I had just got off the train and was headed for my hostal - giving the albergue a miss as I needed to sort all my gear at leisure.
Ponferrada is famous for its Templar castle.
It was easy leaving Ponferrada, following the signs, though one man stopped me to make sure I was going on the right path. I am on a "road less traveled" as the Camino Invierno heads south briefly before turning and heading to Santiago more or less parallel to the much busier, and known, Camino Frances.
I only followed these mojóns for two days.....
..... as now that I'm in Galicia these are what I follow.
It has been a lovely few days looking out over panoramic vistas dotted with yellow, and occasionally red, autumn leaves. I have at times been walking on carpets of golden leaves. There has been plenty of places to rest too, as the Xunta has provided, at the most scenic spots, a picnic area with tables and benches.
The path soon after leaving Ponferrada.
Autumn leaves, approaching A Rûa de Valdeorras....
......and the night before along the river park in O Barco de Valdeorras.
A "prickly pear" crop on the approach to O Barco de Valdeorras.
I thought this old cart was no longer in use, but then I saw the tyres. It looks to me as if it is ready to use.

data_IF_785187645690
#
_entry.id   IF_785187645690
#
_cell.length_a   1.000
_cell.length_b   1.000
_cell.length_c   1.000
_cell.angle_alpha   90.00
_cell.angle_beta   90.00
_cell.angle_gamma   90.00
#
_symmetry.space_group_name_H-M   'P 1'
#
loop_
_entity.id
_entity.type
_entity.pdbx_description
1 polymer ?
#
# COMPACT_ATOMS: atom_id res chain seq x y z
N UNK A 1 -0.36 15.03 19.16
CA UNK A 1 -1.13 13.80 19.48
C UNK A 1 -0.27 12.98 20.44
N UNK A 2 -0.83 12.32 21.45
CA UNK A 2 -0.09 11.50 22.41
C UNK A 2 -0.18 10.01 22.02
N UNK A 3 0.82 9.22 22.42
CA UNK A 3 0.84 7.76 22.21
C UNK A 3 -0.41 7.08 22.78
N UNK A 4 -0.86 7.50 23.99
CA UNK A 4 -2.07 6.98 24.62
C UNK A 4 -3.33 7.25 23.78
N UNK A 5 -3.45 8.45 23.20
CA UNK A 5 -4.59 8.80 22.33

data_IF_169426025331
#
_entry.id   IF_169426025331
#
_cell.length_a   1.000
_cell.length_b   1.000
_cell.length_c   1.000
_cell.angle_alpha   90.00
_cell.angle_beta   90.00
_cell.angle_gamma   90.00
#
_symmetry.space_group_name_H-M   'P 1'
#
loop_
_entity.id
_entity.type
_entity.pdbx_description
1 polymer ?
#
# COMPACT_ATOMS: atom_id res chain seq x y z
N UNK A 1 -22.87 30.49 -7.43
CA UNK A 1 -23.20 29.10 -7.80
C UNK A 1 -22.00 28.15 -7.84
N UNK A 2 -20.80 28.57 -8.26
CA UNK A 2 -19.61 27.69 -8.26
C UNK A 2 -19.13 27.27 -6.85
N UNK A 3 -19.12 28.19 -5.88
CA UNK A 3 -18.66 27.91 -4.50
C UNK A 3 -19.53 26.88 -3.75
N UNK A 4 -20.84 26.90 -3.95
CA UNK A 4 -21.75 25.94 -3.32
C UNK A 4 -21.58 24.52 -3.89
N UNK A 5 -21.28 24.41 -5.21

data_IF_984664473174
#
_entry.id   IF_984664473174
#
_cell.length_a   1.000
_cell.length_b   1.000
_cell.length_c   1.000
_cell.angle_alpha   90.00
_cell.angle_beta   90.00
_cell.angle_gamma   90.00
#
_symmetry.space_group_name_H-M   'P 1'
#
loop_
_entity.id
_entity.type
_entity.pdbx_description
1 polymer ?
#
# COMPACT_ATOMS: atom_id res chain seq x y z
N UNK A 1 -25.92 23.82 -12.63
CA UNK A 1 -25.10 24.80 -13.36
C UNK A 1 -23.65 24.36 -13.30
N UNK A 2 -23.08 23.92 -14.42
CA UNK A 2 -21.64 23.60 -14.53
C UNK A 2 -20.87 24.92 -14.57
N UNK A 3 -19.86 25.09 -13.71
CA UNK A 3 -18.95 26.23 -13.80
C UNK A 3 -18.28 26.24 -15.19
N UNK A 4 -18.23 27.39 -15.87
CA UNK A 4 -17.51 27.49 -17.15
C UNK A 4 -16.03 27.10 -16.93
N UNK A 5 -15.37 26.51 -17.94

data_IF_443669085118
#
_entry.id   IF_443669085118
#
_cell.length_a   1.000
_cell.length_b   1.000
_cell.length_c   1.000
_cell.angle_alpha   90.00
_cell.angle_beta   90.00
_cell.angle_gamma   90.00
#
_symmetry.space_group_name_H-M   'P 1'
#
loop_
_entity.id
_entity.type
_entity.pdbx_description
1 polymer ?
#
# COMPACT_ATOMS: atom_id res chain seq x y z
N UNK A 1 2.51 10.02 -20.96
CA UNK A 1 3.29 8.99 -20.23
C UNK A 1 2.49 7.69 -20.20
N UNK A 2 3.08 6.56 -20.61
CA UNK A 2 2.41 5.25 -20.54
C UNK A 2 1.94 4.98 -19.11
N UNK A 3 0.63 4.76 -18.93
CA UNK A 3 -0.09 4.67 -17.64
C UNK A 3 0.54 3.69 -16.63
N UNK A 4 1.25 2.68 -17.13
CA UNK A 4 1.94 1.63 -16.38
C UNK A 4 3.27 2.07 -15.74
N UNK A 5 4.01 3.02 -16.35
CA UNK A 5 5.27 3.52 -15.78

The rock fall (bottom right) has made this rock face appear like a giant slippery dip. Just around the corner I met a young Swiss chap. He was camping, and had been very sick the night before. He was very nervous because he could hear boar all night and knew he was too weak to run in the event of an attack. I haven't heard them, but have seen diggings.
The village of Villavieja was, in medieval Times the service village for the serfs who worked at the Castillo de Cornatel.
The Templar Castillo de Cornatel (above & below) on its craggy outcrop.
Two Señora's who quizzed me, and cheered me, as I entered the village of Borrenes.
The second day, was relatively easy, but quite fascinating. I had no idea about the history of this region, nor of the formations that kept drawing my eye. This was Las Médulas - huge red formations thrusting up from the surrounding green. Tourists flock here, and even though the season has finished there was still a steady stream.
A view from the village itself
This whole area was mined (Gold) by the Romans. There are piles of rocks all around the place, and a bit further on I could see a hillside glistening in the afternoon sun. This wasn't old piles of rock though - it was new works and I think it was slate - the whole hillside.
Looking back at Las Médulas - I couldn't help but keep turning back to admire the view!
Bee keeping is a traditional industry in this area and has been for many centuries.
The guard rail in the corner should help you see the size of this tree - not the biggest I saw either.
A chestnut tree in the scrub, VERY thick, except for the patch surrounding the tree.
Mama & papa returning from the morning harvest.
I trust you find this as interest as I have. This is truly a beautiful way, and I suspect that the Caminioites out there who haven't though about this way, just might give it some consideration. You could do worse. Until next time......